VW Golf Cabriolet 1.6 Tdi

Golf Cabriolet 1.6TDI

The first hopeful glimmer of sunshine always sparks a barbecue, sun cream and convertible buying frenzy. With high hopes for good weather we road test the latest addition to the market, VW’s Golf Cabriolet.

What is it?
Few things in life are as much fun as open-top motoring so we snapped up the opportunity to try out the newest addition to the market, Volkswagen’s elegant Golf Cabriolet.

Who is it aimed at?
The Cabriolet is without doubt best suited to those who won’t be put off by restrictions on the boot size but simply want to embrace wind in the hair motoring.  It is stylish and fun.

Cabriolets are all about appearance and elegant styling is essential.  The steeply angled windscreen of the Golf Cabriolet coupled with styling cues borrowed from Audi’s A3 convertible, gives a sportier look than rivals.

Under the Bonnet?
In line with other Volkswagens  there is a good choice of engines, ranging from a 1.2-litre petrol unit to two diesels a 1.6 or 2.0-litre. We drove the 1.6 litre engine with 77kW (105bhp) output.

Inside the VW Golf Cabriolet


What’s it like Inside?
The inside is virtually identical to the current range and is familiar VW. Everything is well finished with good quality materials throughout. But we would have liked a little more luxurious touches given the price difference for the cabriolet. Boot capacity is 250 litres but limited space is no surprise to the cabriolet owner.

On the Road?
The Golf is a great car to drive with sharp steering and good handling. As the cabriolet uses the same tried and tested components the ride is just as good. Under the canvas-roofed Cabriolet the lack of noise is instantly noticeable; you are beautifully cocooned from the outside without ever feeling cramped. When weather permits, it takes the electro-hydraulic roof just nine seconds to open thanks to an ingenious electro-hydraulic control system. In addition it can be operated at speeds up to 30km, an absolute must in Ireland where blissful sunshine can turn to torrential rain in the blink of an eye. Regardless of whether the roof is up or down the Golf cabriolet is good to drive.

And Safety?
The Cabriolet is equipped with an active roll-over protection system, ABS, ESP, airbags all round and a driver’s knee airbag. There is also reinforced window frame and underbody, side panels, and doors to make the car more rigid and safer.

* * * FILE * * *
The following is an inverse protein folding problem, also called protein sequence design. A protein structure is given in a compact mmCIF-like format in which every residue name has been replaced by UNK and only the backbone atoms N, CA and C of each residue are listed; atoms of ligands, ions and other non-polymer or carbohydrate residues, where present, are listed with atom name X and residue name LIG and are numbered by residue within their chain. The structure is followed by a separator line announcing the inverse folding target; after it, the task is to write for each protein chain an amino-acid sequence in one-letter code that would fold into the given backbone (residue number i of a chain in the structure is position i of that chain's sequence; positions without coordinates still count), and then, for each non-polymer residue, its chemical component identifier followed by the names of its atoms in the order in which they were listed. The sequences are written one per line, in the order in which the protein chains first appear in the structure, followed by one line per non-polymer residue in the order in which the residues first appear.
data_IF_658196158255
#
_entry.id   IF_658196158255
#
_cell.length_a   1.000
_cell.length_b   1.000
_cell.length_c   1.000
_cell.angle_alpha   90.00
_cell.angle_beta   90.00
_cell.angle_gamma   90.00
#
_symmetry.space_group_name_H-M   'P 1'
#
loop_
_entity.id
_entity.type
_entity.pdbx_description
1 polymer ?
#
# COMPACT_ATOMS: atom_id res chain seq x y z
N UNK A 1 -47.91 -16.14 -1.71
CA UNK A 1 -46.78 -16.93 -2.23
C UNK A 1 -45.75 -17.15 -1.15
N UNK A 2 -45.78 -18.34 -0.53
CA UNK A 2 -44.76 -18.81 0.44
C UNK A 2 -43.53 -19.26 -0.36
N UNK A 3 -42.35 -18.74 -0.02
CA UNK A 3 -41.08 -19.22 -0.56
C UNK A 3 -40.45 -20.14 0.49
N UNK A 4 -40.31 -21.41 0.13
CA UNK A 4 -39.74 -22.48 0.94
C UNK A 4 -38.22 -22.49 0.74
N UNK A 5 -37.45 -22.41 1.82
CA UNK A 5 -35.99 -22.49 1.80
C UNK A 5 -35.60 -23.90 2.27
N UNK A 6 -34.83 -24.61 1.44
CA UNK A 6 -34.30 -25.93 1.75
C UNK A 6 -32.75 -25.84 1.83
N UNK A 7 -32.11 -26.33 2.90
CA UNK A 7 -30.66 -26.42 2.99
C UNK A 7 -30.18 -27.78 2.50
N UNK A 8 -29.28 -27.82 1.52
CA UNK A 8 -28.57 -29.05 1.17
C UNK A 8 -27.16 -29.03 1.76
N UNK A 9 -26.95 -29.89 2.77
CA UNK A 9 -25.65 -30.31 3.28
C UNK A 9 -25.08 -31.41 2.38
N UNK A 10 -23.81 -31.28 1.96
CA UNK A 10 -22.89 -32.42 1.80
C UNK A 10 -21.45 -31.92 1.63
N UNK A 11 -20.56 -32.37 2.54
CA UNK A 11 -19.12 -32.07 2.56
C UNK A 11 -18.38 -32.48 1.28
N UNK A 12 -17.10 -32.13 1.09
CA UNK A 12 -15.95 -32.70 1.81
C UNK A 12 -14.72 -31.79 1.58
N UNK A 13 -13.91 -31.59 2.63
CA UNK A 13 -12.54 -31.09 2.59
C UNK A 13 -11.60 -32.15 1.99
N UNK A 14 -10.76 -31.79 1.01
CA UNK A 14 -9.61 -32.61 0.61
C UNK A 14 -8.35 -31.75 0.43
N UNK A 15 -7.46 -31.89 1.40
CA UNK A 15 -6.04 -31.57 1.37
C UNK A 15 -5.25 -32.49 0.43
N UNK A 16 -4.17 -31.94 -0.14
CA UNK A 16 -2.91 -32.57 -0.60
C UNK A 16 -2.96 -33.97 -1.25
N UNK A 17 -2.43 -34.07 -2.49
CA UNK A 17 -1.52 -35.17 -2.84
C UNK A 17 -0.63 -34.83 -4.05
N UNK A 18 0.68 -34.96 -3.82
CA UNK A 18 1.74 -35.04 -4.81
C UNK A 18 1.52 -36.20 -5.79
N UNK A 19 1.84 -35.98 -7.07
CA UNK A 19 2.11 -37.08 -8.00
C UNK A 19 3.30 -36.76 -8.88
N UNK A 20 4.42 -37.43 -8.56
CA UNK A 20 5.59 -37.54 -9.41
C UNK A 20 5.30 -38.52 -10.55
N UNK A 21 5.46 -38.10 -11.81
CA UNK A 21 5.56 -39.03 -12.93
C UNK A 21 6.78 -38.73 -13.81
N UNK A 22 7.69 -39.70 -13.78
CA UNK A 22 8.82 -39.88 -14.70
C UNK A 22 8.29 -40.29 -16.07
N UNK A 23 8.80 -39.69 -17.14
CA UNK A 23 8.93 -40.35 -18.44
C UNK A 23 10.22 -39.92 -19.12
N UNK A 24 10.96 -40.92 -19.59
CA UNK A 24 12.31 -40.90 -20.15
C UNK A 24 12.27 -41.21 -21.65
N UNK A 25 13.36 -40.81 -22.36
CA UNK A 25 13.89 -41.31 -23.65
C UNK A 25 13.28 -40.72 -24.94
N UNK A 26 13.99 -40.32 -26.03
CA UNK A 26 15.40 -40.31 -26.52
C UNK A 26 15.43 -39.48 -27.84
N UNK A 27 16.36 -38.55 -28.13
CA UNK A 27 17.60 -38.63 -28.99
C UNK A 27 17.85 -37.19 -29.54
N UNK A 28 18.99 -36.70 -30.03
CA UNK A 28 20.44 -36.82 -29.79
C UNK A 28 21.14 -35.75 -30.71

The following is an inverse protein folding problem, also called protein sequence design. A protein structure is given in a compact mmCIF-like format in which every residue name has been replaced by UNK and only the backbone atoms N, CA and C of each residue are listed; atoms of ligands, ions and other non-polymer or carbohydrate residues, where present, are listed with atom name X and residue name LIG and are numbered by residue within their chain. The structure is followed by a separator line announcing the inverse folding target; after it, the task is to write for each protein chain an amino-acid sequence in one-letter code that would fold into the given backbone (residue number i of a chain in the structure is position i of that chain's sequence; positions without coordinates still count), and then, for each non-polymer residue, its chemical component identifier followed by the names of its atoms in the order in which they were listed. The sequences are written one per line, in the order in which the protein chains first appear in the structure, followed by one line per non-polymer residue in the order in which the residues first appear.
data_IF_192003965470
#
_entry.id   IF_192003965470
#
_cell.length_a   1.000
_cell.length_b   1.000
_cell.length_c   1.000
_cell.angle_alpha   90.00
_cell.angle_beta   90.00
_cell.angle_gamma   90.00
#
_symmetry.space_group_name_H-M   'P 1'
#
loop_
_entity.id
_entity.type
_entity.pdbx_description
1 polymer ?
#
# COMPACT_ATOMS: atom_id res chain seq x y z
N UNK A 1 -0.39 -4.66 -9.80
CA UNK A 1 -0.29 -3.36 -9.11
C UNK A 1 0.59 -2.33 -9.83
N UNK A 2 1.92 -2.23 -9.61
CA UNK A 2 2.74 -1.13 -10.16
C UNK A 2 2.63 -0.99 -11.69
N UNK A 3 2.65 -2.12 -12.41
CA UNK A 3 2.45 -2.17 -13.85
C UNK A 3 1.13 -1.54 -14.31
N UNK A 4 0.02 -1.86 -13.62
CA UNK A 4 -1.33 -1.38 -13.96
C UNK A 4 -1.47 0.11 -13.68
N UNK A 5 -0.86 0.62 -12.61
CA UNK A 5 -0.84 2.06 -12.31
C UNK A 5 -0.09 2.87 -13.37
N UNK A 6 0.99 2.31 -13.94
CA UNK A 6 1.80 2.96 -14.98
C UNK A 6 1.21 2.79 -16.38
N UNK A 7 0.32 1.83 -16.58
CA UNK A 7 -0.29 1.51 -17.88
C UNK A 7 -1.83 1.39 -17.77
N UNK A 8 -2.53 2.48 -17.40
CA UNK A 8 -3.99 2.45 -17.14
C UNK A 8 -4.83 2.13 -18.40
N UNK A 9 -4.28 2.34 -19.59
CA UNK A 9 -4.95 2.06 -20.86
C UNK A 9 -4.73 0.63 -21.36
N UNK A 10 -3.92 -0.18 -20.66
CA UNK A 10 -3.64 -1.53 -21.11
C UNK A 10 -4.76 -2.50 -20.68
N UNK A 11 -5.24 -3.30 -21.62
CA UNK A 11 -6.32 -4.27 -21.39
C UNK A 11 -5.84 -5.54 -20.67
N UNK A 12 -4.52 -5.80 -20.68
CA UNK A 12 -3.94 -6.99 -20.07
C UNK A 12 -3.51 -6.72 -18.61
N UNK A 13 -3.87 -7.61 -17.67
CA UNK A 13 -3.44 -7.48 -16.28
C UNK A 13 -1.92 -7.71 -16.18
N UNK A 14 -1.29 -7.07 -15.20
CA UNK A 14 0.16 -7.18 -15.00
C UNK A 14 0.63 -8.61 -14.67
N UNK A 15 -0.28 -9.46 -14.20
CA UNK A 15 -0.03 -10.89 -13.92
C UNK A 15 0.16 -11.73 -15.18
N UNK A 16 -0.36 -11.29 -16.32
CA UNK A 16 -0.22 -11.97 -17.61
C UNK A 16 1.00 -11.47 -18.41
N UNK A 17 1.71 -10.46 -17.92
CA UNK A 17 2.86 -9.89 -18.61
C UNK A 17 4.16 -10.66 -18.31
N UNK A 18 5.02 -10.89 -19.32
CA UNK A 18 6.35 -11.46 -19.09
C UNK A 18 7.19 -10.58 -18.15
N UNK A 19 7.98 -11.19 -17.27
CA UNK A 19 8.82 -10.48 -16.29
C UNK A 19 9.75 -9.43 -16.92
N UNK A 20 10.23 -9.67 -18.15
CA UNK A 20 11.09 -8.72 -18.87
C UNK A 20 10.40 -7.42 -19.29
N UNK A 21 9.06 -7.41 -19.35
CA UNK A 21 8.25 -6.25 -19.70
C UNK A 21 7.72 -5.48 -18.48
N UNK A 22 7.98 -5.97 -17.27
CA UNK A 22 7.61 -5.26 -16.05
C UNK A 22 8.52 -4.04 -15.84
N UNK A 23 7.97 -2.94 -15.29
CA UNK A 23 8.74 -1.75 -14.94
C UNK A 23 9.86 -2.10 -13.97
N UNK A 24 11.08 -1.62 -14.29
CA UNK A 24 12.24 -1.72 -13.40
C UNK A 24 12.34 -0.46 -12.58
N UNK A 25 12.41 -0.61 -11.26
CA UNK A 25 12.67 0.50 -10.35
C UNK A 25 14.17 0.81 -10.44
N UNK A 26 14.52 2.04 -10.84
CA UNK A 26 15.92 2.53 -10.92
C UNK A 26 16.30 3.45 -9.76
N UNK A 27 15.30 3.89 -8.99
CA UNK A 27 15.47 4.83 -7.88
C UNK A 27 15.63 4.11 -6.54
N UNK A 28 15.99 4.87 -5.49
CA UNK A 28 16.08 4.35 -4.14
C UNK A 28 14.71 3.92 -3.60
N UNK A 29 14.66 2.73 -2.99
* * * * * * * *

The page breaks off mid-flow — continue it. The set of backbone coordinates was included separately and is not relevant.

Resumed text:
What about fuel economy?
The 1.6 engine offer low emissions and good fuel economy. The Cabriolet returns 4.4 litres per 100 km on a combined cycle  and CO2 levels of 117g/km means it qualifies for the lowest annual tax rate of €160. 

Okay so the verdict?
The Golf Cabriolet is one of the best around and offers a great compromise for top up or down driving. It is elegant, comfortable, economical and offers good value for money. Cabriolets are an indulgence; why else would we shell out €27,000 plus, but thankfully if everything we did was purely rational the world would indeed be a duller place.


Competitors: Audi A3 Cabriolet; Peugeot 308CC; Mini Cabrio

Why you’ll buy one? Fun to drive; good handling; excellent noise suppression

Why you won’t? Limited rear visibility; interior a little drab

LAST WORD: Don’t forget your sunscreen.



Engine: 1958 cc putting out 77kW @ 4400 rpm and  250Nm of torque @ 1500-2500
Max speed: 189km
0-100km/h: 12.1 seconds
Emissions (motor tax): 117g/km (€160)
Starting price: €27,715
Model price range: €27,715 –  €34,700 (test car was priced at €35,289*)
No of Doors: 2
Euro NCAP: 5 stars
Fuel type:  Diesel
Fuel Economy:  4.4 litres (64.2mpg) per 100km on a combined cycle
Car Seats: Isofix is in the back for two car seats and both are easy to use
Boot Capacity: 250 litres
Length: 4246mm
Width: 1782mm
Height: 1423
Wheelbase: 2578mm

* optional extras  included Leather “Vienna” Plus Pack, sports suspension, 18” alloy wheels, leather multi-function steering wheel, mobile Bluetooth “entry”, Multi-function display “plus” – €5,889

16th May, 2012

Author: Geraldine Herbert

Motoring Editor and Columnist for the Sunday Independent and editor of wheelsforwomen. Geraldine is also a regular contributor to Good Housekeeping (UK), EuroNews and to RTÉ, Newstalk, TodayFM, BBC Radio and Vigin Media. You can follow Geraldine on Twitter at @GerHerbert1

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